Five members of the Missionary Executive Council — clockwise from top, Sister Amy A. Wright, second counselor in the Primary general presidency; Young Women General President Bonnie H. Cordon; Elder Marcus B. Nash, a General Authority Seventy; and Elder Dieter F. Uchtdorf and Elder D. Todd Christofferson of the Quorum of the Twelve Apostles — raise their hands in a support of an item during a Missionary Executive Council meeting at the Church Office Building in Salt Lake City on Wednesday, May 26, 2021. Jordan Kesler, top left, secretary of the council, and David N. Weidman, fourth from top left, managing director of the Missionary Department, are also present.
Five members of the Missionary Executive Council — clockwise from top, Sister Amy A. Wright, second counselor in the Primary general presidency; Young Women General President Bonnie H. Cordon; Elder Marcus B. Nash, a General Authority Seventy; and Elder Dieter F. Uchtdorf and Elder D. Todd Christofferson of the Quorum of the Twelve Apostles — raise their hands in a support of an item during a Missionary Executive Council meeting at the Church Office Building in Salt Lake City on Wednesday, May 26, 2021. Jordan Kesler, top left, secretary of the council, and David N. Weidman, fourth from top left, managing director of the Missionary Department, are also present. Credit: Jeffrey D. Allred, Deseret News

Part three in this four-part series on the essential role of councils in the Church features insight from members of the Quorum of the Twelve Apostles and general women leaders about the purpose and functions of three of the Church’s executive councils: the Missionary Executive Council, the Temple and Family History Executive Council and the Priesthood and Family Executive Council.

Read about these 3 executive councils

6. See the floats created by Church members to honor pioneers in the Days of ‘47 Parade

Elder Ronald A. Rasband, a member of the Quorum of the Twelve Apostles of The Church of Jesus Christ of Latter-day Saints, waves during the Days of ’47 Parade in Salt Lake City on Friday, July 23, 2021. Elder Rasband was this year's grand marshal.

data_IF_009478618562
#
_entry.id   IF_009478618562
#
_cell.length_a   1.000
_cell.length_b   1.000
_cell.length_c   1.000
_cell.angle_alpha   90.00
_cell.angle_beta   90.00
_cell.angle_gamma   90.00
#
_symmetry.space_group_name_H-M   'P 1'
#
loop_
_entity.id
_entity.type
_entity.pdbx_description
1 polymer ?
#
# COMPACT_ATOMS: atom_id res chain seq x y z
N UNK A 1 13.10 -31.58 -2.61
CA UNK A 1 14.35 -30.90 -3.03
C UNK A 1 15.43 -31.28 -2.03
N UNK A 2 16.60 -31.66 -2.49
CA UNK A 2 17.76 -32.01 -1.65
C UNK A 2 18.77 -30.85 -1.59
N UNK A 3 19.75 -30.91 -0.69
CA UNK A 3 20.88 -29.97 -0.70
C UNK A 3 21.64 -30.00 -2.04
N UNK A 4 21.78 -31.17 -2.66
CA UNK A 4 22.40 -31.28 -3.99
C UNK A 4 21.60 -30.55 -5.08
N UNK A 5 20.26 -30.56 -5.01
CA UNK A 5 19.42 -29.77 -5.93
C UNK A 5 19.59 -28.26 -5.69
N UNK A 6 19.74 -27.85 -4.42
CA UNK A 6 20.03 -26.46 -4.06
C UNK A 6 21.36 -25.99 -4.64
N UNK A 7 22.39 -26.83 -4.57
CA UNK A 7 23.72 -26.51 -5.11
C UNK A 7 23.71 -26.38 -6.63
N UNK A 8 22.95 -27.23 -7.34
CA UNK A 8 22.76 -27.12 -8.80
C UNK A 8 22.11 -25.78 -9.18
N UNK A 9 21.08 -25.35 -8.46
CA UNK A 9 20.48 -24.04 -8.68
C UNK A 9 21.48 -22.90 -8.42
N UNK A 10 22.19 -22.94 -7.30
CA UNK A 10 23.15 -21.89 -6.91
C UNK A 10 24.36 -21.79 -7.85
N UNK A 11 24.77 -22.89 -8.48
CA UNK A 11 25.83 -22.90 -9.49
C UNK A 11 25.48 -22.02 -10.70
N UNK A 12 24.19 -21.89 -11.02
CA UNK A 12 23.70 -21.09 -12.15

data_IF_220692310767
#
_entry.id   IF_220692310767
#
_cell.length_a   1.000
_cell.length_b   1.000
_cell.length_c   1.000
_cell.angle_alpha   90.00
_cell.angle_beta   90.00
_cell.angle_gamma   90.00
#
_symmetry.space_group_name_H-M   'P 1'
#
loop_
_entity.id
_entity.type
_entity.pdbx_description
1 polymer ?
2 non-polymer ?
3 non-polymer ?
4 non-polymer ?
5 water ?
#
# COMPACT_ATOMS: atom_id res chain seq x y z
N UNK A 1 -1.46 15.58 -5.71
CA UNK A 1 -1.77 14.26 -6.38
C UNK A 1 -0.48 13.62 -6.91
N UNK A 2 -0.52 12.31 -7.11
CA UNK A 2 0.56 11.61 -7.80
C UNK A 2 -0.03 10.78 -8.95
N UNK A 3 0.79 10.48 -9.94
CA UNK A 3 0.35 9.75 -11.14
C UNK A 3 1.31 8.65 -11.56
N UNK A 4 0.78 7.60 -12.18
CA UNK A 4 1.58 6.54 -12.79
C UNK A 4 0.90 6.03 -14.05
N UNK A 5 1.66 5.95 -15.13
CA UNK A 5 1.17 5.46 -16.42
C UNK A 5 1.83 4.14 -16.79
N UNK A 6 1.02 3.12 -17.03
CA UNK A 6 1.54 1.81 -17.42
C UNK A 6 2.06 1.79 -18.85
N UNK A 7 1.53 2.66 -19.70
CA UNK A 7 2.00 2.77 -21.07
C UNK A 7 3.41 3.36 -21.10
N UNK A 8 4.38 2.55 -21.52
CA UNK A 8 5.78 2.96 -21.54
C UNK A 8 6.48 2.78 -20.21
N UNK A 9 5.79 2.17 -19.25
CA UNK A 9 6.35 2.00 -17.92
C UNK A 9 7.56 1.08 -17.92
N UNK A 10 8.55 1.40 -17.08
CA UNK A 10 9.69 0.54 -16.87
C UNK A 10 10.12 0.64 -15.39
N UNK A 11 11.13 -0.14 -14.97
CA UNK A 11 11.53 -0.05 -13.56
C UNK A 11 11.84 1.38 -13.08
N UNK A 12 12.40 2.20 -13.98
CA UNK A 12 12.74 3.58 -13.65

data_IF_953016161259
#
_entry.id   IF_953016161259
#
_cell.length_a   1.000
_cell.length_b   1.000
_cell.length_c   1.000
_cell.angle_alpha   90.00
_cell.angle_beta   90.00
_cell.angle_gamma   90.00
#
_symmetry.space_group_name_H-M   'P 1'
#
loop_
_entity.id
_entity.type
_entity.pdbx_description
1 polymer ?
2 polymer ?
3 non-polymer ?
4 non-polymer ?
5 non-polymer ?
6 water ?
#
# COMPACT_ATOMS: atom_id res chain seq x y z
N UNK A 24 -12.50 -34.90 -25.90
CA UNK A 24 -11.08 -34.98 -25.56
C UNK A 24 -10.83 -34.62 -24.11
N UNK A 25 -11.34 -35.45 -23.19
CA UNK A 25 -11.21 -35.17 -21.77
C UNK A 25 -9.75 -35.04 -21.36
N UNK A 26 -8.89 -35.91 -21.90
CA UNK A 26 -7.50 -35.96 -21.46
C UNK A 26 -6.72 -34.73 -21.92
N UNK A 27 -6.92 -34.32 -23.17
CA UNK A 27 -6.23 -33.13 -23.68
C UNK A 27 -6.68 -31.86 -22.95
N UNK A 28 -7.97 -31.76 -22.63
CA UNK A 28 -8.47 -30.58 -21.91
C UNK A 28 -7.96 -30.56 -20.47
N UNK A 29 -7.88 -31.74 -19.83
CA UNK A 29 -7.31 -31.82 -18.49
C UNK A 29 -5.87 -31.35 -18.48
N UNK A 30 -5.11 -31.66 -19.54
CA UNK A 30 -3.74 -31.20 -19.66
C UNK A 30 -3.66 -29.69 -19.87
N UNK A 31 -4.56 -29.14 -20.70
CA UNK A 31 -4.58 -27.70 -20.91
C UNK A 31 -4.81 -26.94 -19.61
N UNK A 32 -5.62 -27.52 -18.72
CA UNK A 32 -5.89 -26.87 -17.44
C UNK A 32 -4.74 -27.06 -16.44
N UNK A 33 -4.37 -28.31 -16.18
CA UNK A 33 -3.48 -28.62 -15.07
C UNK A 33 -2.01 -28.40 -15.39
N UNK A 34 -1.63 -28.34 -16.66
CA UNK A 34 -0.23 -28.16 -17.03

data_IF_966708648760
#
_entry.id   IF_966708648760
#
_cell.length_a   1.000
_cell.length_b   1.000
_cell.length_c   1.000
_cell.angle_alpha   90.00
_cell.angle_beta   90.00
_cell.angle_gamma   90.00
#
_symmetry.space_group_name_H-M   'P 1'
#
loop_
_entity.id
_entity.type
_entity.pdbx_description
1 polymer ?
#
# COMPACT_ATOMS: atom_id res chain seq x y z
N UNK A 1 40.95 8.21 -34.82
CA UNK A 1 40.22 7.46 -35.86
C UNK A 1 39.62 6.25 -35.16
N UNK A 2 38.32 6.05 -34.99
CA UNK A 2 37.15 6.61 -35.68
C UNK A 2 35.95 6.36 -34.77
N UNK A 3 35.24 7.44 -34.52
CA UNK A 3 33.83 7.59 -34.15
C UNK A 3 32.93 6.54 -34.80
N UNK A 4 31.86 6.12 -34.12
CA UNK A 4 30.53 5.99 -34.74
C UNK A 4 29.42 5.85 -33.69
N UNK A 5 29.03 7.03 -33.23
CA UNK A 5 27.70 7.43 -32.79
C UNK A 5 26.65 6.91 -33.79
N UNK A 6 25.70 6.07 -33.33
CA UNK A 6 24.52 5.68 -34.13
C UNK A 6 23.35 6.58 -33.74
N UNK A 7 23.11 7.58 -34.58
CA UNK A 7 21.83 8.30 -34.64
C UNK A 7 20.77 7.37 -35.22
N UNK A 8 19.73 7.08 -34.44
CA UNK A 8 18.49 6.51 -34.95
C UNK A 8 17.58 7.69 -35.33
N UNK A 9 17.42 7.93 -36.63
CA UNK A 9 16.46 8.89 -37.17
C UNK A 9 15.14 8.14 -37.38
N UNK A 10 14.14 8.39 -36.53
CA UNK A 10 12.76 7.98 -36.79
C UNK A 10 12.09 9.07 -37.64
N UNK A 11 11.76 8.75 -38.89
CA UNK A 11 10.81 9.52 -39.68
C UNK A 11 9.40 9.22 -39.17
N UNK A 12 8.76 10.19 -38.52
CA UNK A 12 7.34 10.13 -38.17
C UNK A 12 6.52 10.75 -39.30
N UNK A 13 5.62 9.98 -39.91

Elder Ronald A. Rasband, a member of the Quorum of the Twelve Apostles of The Church of Jesus Christ of Latter-day Saints, waves during the Days of ’47 Parade in Salt Lake City on Friday, July 23, 2021. Elder Rasband was this year’s grand marshal. Credit: Scott G Winterton, Deseret News

Elder Rasband, who was the Days of ’47 parade’s grand marshal, led the parade in a classic red Mustang with his wife, Sister Melanie Rasband, and other family members. More than a dozen local stakes prepared floats for the annual parade, held on the streets of downtown Salt Lake City.

Earlier in the morning at the Days of ’47 Sunrise Service at the Assembly Hall, Elder David F. Evans, a General Authority Seventy and president of the Asia Area, said that it’s not enough to merely remember the remarkable deeds performed by the Utah pioneers — but also the reasons why they were performed, “and commit ourselves to be as faithful in our circumstances as they were in theirs.”

See more about the parade and photos of the floats; plus the Sunrise Service message

7. Pioneer Day concert on hiatus — but Tabernacle Choir fans can enjoy online selection from past concerts

The Tabernacle Choir and Orchestra at Temple square perform during the Pioneer Day concert at the Conference Center in Salt Lake City on Friday, July 19, 2019.
The Tabernacle Choir and Orchestra at Temple square perform during the Pioneer Day concert at the Conference Center in Salt Lake City on Friday, July 19, 2019. Credit: Colter Peterson, Deseret News

The choir is scheduled to reform at the end of August — a few weeks after the July 24 Pioneer Day holiday.  Thanks to the choir’s vast collection of videos on its YouTube channel, fans can satisfy their Pioneer Day choir cravings.

Here are a few highlights of the Pioneer Day concert in recent years

8. Open house and rededication dates announced for Washington D.C. Temple after months of COVID-related delays

The Washington D.C. Temple at dusk, July 2021.
The Washington D.C. Temple at dusk, July 2021. Credit: The Church of Jesus Christ of Latter-day Saints

Months after the originally planned reopening of the Washington D.C. Temple was delayed by the COVID-19 pandemic, leaders of The Church of Jesus Christ of Latter-day Saints announced that the open house will be from April 28 through June 4, 2022, except for Sundays, and the rededication on June 19, 2022.

Find out more about the open house and the impact on the temple in the area, plus 9 charts showing the operational status of each temple

9. How lessons from the Mormon Battalion mustering are relevant 175 years later

"The Mormon Battalion," by George Ottinger
“The Mormon Battalion,” by George Ottinger Credit: Church History Museum

On the 175th anniversary of the Mormon Battalion’s march, which started on July 16, 1846, there are several lessons from their journey that can apply today. Also, researchers from the Mormon Battalion Association have been working with documents, including from the National Archives, to verify who served in the battalion.  

Explore the lessons from the Mormon Battalion’s march